Will Kanye West’s need to prove himself ever reach a terminal point? I’m not talking about a point at which West will look back on his works, say, “Good enough,” and throw in the towel (I doubt anything short of an untimely demise would elicit that reaction), but I’m curious if there will ever come a point at which West’s need to paint himself as an ever taller tale will stop being awe-inspiring and will instead just become awkward.
Consider the situation as it stands: Despite being one of the most recognizable human beings on the planet (and rich, and widely regarded as a legitimate “artiste”), Yeezy is still running around like he has to write beats just to keep the lights on. Even his victory laps have a touch of desperation.
An underdog identity has been part of West’s self-imposed mythology since the College Dropout days, but even when rapping on an album whose ostensible theme is how he and his mentor have achieved super-human levels of success (Watch the Throne), West talks with a paranoid persistence about how the world is trying to tear him down. Jay-Z’s swagger makes it sound like he has an unshakable ability to deal with his shit, whether that shit happens to entail slinging rocks in the Bronx or going toe-to-toe with Russian kleptocrats. West, on the other hand, sounds desperate to prove himself to…well, himself, I guess.
Sometimes Yeezy’s lust for attention yields impressive results (see below), but this behavior also raises questions about how much further the envelope can be pushed.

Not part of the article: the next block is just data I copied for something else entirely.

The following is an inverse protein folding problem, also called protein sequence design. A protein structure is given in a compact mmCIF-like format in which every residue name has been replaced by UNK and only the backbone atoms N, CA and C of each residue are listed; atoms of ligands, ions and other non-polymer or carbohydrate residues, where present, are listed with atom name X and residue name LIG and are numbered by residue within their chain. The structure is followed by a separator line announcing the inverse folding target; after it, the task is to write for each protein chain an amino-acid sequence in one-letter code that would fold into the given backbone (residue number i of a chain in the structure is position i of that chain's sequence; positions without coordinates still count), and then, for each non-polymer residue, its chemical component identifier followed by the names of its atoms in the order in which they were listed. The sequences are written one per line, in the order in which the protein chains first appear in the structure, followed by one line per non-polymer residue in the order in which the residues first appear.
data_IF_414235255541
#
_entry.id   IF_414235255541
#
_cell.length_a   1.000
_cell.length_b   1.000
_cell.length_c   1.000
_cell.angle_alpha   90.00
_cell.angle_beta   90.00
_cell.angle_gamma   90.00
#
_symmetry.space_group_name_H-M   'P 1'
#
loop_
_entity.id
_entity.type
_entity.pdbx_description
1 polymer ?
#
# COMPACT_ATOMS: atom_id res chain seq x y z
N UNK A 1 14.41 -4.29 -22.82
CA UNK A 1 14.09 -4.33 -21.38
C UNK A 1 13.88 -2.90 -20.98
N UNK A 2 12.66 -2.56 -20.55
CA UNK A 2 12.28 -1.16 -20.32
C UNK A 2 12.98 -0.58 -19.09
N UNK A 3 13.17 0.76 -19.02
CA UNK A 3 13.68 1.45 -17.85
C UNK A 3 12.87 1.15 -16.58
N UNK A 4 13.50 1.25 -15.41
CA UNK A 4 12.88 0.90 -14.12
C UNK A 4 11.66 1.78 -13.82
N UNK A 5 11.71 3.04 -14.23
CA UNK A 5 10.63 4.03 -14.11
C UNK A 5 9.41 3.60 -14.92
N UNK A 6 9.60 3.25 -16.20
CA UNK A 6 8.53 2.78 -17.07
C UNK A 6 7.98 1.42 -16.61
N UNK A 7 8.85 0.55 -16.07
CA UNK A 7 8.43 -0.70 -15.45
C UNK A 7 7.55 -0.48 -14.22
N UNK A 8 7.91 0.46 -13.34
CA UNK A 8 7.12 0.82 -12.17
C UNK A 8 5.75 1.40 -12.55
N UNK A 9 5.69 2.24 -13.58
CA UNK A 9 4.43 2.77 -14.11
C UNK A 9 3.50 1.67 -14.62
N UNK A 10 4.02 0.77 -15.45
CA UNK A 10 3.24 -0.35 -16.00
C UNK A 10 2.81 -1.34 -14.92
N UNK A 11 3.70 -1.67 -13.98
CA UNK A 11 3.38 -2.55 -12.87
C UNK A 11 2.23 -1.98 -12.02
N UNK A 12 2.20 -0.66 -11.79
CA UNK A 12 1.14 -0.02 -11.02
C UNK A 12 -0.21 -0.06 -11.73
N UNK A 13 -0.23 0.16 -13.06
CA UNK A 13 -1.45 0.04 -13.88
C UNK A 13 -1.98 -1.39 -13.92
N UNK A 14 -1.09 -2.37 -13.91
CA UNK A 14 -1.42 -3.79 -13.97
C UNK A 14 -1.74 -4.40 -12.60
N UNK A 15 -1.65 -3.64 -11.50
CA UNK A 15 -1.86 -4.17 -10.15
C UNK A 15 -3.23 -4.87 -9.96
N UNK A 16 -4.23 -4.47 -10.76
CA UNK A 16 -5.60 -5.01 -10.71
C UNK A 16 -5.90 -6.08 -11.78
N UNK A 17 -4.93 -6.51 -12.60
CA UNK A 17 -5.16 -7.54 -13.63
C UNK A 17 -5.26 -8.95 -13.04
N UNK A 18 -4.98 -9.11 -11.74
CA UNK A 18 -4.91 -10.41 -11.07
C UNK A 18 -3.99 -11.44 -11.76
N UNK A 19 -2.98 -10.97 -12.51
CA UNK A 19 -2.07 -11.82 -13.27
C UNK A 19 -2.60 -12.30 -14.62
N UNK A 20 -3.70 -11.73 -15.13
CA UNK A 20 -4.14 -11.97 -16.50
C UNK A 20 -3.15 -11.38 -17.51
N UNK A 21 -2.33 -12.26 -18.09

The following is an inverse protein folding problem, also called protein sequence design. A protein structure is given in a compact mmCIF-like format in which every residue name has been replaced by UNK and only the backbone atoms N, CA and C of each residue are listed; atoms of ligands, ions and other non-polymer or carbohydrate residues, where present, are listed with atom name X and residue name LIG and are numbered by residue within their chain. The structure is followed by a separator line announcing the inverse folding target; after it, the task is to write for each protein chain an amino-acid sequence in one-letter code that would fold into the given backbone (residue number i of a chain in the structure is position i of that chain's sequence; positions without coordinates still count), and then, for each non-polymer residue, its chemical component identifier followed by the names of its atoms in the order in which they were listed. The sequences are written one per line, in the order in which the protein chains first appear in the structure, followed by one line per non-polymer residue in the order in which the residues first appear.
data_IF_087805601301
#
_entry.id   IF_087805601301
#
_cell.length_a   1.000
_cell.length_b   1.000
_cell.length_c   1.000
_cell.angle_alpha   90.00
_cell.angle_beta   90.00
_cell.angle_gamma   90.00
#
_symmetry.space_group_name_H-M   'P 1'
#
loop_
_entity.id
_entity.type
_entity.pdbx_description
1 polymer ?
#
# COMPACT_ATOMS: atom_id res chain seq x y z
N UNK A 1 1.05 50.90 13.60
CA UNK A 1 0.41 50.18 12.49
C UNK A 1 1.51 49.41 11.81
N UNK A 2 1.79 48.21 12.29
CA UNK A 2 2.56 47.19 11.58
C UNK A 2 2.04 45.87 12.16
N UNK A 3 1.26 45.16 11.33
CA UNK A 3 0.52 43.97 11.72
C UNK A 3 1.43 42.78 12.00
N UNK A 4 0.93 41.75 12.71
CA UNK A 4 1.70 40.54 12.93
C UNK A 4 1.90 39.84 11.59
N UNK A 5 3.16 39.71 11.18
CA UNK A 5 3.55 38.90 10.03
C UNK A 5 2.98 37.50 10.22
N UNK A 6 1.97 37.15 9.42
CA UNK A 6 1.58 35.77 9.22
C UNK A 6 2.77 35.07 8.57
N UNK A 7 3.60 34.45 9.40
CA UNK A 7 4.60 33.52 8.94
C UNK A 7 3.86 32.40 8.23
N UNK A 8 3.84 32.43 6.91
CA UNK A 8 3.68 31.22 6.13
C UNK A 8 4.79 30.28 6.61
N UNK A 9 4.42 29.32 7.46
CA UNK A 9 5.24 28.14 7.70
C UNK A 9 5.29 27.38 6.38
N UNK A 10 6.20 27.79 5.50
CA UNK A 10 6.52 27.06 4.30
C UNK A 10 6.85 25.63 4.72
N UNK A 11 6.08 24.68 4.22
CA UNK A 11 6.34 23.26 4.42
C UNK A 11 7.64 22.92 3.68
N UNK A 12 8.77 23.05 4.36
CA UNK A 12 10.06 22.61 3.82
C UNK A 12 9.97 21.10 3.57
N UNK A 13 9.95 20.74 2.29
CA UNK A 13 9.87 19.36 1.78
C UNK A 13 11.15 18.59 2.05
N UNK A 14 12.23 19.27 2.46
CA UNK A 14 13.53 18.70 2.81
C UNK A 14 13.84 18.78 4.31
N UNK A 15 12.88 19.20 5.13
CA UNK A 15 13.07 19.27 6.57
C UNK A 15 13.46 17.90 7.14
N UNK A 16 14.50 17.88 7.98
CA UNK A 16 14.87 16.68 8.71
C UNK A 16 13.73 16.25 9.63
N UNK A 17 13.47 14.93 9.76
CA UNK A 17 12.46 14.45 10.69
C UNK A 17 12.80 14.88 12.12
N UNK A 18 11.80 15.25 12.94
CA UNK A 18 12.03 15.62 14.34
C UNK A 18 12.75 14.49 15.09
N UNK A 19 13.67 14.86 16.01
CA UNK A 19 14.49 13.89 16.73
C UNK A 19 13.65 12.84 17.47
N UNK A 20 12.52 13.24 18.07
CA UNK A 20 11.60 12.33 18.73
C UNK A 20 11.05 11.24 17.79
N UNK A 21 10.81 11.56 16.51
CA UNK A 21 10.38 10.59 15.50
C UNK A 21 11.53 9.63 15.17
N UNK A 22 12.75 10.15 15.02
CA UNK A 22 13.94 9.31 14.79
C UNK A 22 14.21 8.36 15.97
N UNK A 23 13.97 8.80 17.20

There are two causes for this speculation, one being West’s unveiling of his latest clothing collection at Paris Fashion Week, the other being his stated ambition to film a “Runaway”-style video in the Middle East. His rationale for this latter project is that he wants to “highlight [Middle Eastern] culture accurately” (similar to the realism with which he portrayed the real-world travails of comet-based bird-women?).
Both of these projects are, on a fundamental level, ridiculous. If they wind up becoming legitimate artistic pursuits, it will be thanks to West’s talent for setting goals so outlandish that they somehow become admirable on their own terms.
As far as the possible reception of these two projects, West’s upcoming video looks like it has a better chance of pushing its ostensible insanity clear into the realm of art. Reactions to West’s clothing collection (his second) at this year’s Fashion Week were lukewarm at best, though a remarkable improvement over his performance last year, for which the world’s fashion critics dipped heavily into their strategic reserves of snark.
West’s career has been a concatenation of ridiculous, self-imposed aspirations (rapper, actor, director, designer, genius), all of which he has somehow achieved. His Waterloo hides somewhere in these ambitions, and he moves ever closer to it by virtue of his simple inability to quit while he’s ahead.
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